Joe Moore peered through a black, wrought iron fence yesterday, politely asking for permission to deliver what he considers compelling evidence of a rising tide of public sentiment against war with Iraq. He was at the head of an unusual band of antiwar activists, more than two dozen local elected officials from cities, towns and counties that have passed resolutions opposing war.

Moore wanted someone to accept copies of the resolutions, but just inside the northwest gate to the stately mansion, a lone uniformed guard seemed unimpressed with him and the others. "There are no deliveries at the White House," he said to Moore. "Any deliveries you may have, put it in the mail."

A few minutes later, the standoff ended, and the local officials dispersed. But in a larger sense, as the episode illustrated, divisions over President Bush's policy toward Iraq are far from over and appear to be growing in cities and towns in many -- but not all -- parts of the country.

On Jan. 16, Chicago, where Moore is one of the 50 aldermen on the City Council, became the largest city in the country to approve a resolution opposing "a unilateral, preemptive U.S. military attack on Iraq." The vote was 46 to 1.

At the time, 23 other state and local governing bodies had passed similar resolutions. But now, according to organizers of yesterday's "Cities for Peace" antiwar event, the number has swelled to at least 90 and is still climbing.

At a news conference before they walked to the White House with copies of their resolutions, the local officials put their opposition to war with Iraq largely in economic terms, contrasting estimates of the cost of armed conflict with what they described as the increasingly desperate financial condition of the nation's cities.

"The [homeless] shelters are jammed in my city, and we have a deficit of $1 million" because of increased homeland security expenses, said Detroit City Council President Maryann Mahaffey. "We believe in our City Council that the needs of our cities and the people who live in those cities are paramount."

Serena Cruz, a commissioner in Multnomah County, Ore., which includes Portland, said, "War would not make us in Portland any safer. We have not seen compelling needs for this war. On the other hand, we see compelling needs of our people every day that go unmet."

To those who question why a Chicago alderman or any other local official should have anything to say about national security policy, Moore replied, "The answer is that few decisions have a more profound effect on the quality of life in our cities, towns and villages than going to war."

The local officials said they represented grass-roots sentiment across the country. But growing opposition to war with Iraq also appears to be concentrated among Democratic politicians and in regions of the country that Bush failed to carry in his 2000 campaign against Democrat Al Gore, giving the antiwar movement an increasingly partisan tone.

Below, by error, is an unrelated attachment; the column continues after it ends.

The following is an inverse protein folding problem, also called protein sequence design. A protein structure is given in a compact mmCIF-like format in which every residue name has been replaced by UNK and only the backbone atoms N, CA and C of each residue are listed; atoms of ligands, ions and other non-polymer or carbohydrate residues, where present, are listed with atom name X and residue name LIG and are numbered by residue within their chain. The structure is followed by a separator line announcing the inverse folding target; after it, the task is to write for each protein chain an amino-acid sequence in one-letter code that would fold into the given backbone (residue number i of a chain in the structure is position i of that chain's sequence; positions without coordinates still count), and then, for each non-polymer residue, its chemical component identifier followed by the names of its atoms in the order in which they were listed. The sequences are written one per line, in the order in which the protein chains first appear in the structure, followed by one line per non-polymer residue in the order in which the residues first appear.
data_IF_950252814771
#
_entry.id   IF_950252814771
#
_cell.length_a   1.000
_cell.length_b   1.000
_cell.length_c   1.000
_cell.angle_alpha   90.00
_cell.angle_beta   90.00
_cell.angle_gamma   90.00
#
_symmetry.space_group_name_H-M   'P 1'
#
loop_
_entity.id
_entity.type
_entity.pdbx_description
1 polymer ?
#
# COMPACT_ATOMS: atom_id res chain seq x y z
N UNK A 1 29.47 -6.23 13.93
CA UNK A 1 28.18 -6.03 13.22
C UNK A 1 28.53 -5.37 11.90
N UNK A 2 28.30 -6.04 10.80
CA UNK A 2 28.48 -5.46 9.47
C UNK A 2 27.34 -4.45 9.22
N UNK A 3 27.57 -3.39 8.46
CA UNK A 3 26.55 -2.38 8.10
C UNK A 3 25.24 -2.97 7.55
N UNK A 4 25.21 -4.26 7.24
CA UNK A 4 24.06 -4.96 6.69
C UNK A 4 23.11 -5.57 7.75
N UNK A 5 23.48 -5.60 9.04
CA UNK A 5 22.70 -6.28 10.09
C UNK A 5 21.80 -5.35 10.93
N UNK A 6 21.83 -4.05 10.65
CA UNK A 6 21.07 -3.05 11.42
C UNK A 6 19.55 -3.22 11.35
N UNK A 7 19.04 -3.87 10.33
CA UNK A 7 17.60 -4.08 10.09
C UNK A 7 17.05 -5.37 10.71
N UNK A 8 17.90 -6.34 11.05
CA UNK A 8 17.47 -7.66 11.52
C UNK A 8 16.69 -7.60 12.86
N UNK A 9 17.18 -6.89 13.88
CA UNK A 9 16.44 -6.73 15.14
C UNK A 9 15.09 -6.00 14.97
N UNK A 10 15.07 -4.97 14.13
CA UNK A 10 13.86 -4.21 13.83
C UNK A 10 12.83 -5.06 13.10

Asked at the news conference whether any of them were Republicans, none of the local officials replied. In federal court in Boston yesterday, a lawsuit was filed challenging Bush's right to invade Iraq without a formal declaration of war by Congress. The lead plaintiffs in the case are six House members, all of them Democrats.

A map displayed by the local officials yesterday resembled a graphic of the electoral college on election night 2000. Red pins denoting the location of communities that have passed antiwar resolutions were concentrated in the Northeast, the industrial Midwest and up and down the West Coast, all regions that Gore carried or where he ran strongly. Elsewhere, the map was largely devoid of red pins, although organizers of the event said they have active campaigns to pass antiwar resolutions throughout the country.

Antiwar resolutions have been passed in such traditional, big-city Democratic strongholds as Chicago, Detroit, Philadelphia, Newark, Baltimore and Washington. They have also been adopted in large numbers of college and university towns, often hotbeds of antiwar sentiment, such as Ann Arbor, Mich.; Madison, Wis.; Berkeley and Palo Alto, Calif.; Boulder, Colo., and Chapel Hill, N.C. The only red pin on the map in Bush's home state of Texas marked Austin, home of the University of Texas.

In some places, local politicians are clearly divided over the issue of war with Iraq and its impact on their communities. By a vote of 4 to 1, the Multnomah County Commission adopted its antiwar resolution Jan. 30. But a week earlier, the Portland City Council deadlocked 2 to 2 on the issue, and a similar resolution failed to pass.

Cruz said the Portland business community opposed the City Council resolution, calling it a "distraction" from dealing with the city's deepening fiscal problems.

Joe Moore, right, an alderman from Chicago, shows the antiwar resolutions he wanted to deliver to President Bush.